|Who let you out and where is that next book!?|
This is a story about inspiration and perspiration. It’s a well-known maxim that no author writes in a bubble. Our entire history, up to and including when we are actually writing effects our writing. Everything, including our mood, the weather, the way the leaves rustle lightly in the soft breezes outside our window as we stare into the aether and hope, pray and beg for inspiration can become part of our writing.
Two years ago (or thereabouts) a publisher reached out to me and offered me some opportunities. I was a young, idealistic, but fresh-faced author—a straight-shooter who had potential written all over. A couple of the offers were pretty straight-forward for a fantasy/scifi kind of guy like me, but one of them was horror.
Horror is not a genre I’m into. I don’t read horror books, I don’t watch horror movies, when I was younger I wouldn’t go to haunted-horror mansions or mazes or whatnot. Having the crap scared out of me—heart racing, adrenaline pumping, muscles tensed waiting for the decision to fight or flee—yeah, that’s not appealing to me. A reasonably sized spider will do much the same, let alone a mask-wearing, chainsaw-wielding mad man.
But the kicker to this is that Kevin J. Anderson had been snagged to headline the anthology. You might know Anderson from his work in Frank Herbert’s world of Dune, or you might know him from his Star Wars novels, or his StarCraft, or The X-Files, or . . . well, you get the picture. He’s a known name, and a big on at that. I fairly frothed at the mouth with the idea of being in a work with him.
|Does it burn your brain?|
Alas, I don’t write horror. I don’t know the first thing about writing horror. I talked to my genius editor, Shawn, and she tried to give me some tips, but I kept stumbling over the problem of horror as a genre that I don’t get and don’t want to write.
Kevin J. Anderson, whispered the wind.
Kevin J. Anderson, spoke the water.
He tasked me. He tasked me and I had no idea where to run. I tore round the moons of Nibia and round the Antares Maelstrom and round Perdition's Flames, but still Anderson’s name and awesomeness pursued me. From a writer's heart, he stabbed at me.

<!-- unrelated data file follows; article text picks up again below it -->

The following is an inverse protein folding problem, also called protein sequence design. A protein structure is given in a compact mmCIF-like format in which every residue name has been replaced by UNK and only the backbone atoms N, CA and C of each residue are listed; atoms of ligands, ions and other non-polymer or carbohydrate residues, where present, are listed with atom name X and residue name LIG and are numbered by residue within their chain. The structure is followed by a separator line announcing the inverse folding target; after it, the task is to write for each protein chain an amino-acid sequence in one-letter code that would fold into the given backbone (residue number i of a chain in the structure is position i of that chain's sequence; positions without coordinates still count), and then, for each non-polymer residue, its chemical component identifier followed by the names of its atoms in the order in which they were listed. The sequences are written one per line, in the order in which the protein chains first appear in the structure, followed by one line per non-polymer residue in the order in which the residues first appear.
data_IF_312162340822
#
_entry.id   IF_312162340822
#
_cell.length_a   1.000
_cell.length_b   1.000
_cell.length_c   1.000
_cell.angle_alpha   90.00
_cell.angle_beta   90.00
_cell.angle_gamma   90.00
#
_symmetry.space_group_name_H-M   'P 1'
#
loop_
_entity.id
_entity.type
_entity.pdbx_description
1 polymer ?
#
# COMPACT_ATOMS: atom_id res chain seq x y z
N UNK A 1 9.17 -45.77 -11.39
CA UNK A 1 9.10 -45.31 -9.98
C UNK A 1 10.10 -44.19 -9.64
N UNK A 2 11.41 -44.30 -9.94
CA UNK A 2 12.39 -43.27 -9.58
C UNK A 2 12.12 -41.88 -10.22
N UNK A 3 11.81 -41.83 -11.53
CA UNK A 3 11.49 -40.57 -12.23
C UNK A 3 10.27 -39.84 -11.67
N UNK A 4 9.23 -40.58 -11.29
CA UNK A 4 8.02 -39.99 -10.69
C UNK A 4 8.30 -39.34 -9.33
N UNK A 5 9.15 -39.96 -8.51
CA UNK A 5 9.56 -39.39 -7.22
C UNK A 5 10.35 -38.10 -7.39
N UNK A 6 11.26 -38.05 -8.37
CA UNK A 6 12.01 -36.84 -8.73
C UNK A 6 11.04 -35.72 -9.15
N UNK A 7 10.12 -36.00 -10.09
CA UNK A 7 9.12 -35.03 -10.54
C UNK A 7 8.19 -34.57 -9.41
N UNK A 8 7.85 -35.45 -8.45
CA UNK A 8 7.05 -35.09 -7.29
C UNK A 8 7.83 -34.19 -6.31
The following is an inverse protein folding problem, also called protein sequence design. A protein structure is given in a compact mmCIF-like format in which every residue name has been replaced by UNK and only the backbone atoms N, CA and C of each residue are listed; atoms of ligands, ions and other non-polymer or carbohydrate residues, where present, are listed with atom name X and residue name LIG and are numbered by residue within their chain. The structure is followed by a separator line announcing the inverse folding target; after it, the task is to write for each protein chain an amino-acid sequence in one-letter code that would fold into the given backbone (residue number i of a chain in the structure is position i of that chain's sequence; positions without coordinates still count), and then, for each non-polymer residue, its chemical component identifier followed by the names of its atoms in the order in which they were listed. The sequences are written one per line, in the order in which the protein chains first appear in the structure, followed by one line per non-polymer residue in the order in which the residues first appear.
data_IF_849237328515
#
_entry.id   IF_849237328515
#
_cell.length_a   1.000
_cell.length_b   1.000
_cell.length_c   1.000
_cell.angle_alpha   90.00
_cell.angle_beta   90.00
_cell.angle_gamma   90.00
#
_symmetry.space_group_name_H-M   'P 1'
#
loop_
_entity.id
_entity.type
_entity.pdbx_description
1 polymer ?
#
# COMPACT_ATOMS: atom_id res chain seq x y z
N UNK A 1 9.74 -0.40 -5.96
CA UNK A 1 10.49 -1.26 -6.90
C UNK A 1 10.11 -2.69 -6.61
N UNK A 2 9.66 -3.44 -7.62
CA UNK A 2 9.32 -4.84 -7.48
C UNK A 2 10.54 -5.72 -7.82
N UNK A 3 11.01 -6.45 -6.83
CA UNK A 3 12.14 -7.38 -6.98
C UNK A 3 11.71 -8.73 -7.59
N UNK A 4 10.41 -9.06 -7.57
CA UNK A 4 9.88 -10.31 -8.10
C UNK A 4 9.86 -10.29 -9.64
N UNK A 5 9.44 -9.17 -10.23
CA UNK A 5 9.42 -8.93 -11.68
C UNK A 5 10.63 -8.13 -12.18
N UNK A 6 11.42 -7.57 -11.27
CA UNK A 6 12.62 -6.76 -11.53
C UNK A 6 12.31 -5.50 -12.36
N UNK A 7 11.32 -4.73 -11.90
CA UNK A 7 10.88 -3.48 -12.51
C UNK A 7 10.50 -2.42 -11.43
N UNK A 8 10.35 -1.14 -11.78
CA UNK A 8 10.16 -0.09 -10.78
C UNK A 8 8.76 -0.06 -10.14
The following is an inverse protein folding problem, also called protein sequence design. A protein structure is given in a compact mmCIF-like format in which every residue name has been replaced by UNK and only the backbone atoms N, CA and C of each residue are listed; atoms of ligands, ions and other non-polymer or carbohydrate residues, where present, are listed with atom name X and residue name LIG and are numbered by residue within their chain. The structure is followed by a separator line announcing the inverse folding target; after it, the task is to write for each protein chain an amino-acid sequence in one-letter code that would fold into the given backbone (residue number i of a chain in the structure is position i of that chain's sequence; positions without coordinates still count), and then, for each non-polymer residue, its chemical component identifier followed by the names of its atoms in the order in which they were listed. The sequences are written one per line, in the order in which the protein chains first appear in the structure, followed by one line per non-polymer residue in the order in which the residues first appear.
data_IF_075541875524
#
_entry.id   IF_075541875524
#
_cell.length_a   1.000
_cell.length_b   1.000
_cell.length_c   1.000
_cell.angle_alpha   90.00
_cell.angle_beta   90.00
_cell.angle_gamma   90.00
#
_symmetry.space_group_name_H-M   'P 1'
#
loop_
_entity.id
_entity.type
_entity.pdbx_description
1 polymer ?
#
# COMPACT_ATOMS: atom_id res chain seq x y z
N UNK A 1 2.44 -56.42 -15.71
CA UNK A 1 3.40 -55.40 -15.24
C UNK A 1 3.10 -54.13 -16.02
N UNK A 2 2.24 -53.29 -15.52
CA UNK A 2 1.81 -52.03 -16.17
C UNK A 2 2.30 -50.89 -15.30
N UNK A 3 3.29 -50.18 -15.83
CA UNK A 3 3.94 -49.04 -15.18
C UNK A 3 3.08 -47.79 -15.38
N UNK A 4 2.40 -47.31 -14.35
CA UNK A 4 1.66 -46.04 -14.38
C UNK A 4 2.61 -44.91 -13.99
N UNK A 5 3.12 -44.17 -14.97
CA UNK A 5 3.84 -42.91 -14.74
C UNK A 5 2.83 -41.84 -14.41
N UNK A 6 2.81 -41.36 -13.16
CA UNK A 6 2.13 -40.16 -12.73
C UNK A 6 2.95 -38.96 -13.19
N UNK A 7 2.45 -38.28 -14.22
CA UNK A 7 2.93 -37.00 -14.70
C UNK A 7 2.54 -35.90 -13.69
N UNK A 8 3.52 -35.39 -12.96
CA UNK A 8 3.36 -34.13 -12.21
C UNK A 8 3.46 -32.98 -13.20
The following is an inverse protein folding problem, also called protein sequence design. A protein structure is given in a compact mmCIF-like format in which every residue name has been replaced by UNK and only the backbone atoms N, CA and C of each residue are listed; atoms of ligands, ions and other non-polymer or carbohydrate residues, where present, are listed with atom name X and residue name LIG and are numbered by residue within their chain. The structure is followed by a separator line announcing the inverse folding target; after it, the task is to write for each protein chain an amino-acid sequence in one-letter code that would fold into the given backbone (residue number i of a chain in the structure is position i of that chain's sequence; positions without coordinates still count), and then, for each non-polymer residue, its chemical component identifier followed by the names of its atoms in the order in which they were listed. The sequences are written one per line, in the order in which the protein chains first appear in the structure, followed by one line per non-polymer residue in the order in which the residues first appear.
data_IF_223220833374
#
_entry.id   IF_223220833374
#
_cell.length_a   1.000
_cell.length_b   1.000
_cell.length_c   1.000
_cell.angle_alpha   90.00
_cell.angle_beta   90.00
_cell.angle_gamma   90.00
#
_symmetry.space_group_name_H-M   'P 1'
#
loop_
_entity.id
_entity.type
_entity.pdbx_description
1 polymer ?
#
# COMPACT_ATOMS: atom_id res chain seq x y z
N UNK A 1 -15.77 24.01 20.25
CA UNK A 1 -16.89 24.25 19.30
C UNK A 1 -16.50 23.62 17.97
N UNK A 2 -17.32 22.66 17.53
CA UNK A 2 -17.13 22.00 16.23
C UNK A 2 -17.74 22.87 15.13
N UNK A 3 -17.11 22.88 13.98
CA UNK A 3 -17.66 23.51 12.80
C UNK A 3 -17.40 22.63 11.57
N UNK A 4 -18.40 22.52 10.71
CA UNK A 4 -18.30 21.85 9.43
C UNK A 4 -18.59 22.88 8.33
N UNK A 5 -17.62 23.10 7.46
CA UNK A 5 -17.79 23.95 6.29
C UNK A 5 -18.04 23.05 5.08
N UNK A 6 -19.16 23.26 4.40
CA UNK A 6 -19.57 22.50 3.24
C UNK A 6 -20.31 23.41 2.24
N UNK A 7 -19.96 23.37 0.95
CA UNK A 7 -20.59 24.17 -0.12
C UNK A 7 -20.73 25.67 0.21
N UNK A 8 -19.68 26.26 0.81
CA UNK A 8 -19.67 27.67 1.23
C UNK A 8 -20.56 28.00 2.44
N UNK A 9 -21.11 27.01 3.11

Then . . . oh my, then—a friend of mine, Christopher, was working on some illustrations for his bestiary, and he shared one of his drawings with a Facebook group we belonged to. I can’t find that image, but I remember it very clearly—an angry tree-spirit, on the move, ready to rip and rend anything that got in its way. He may have even called it a “dryad,” which from Greek mythology are generally portrayed as playful, beautiful women—nymphs of the oak.
But here was something. Here was a story. Why was the dryad so angry? Why was she
transformed? Who was she after and what would she do if
she caught him or her?
|You won't like her when she's angry!|
My writer’s spirit was ignited into a sudden and terrible blaze that could only be contained through the furious writing of a story. Not just any story, but one where bad things were happening to people. A character was born—Constable Aubrey Hartmann. A mystery was created. A world was built. A short story was written—“Into a Watery Grave” (available in In Shambles).
From that world came two more short stories—"Grenadiers and Dragon’s Fire" (available in Gears, Gadgets and Steam) and "Holes Full of Dark" (available Fall 2015). From that also came the book I’m currently working on—Constable of Aqualinne (in progress).
Wow. Just wow. Three short stories and a novel.
|Look, Ma, I'm somebody!|
I reached out to Christopher and let him know how he’d inspired me. It seemed only fair. I felt that I owed him something for setting me on the path to writing that story not because of the story itself, but how it had allowed me to create something I found so fantastic. His image had kindled an inferno of creativity that broke through the obstacles of the horror genre and let me write the story, gain entrance into the anthology with Kevin J. Anderson and be one of the named authors on the cover of the book.
I bought Christopher a copy of the anthology. He paid me the incredible compliment of asking me to sign the book. I did. I shipped it to him and he read the story. He even gave it a review. A positive review!
The take-away from this is—A candle loses nothing by lighting another candle. That’s a really cheesy but appropriate way of saying that your creativity shouldn’t be hidden. It can only do good things. There are a few, rare and evil folk out there who might try to steal from you. But in the main, 99.44% of the people you encounter when you share ideas aren’t interested in stealing. They're interested in being inspired. They're interested in seeing something fantastic, and building on it. As Isaac Newton said, "If I have seen further it is by standing on the shoulders of giants."
They may, in fact, be inspired to do something that even amazes them.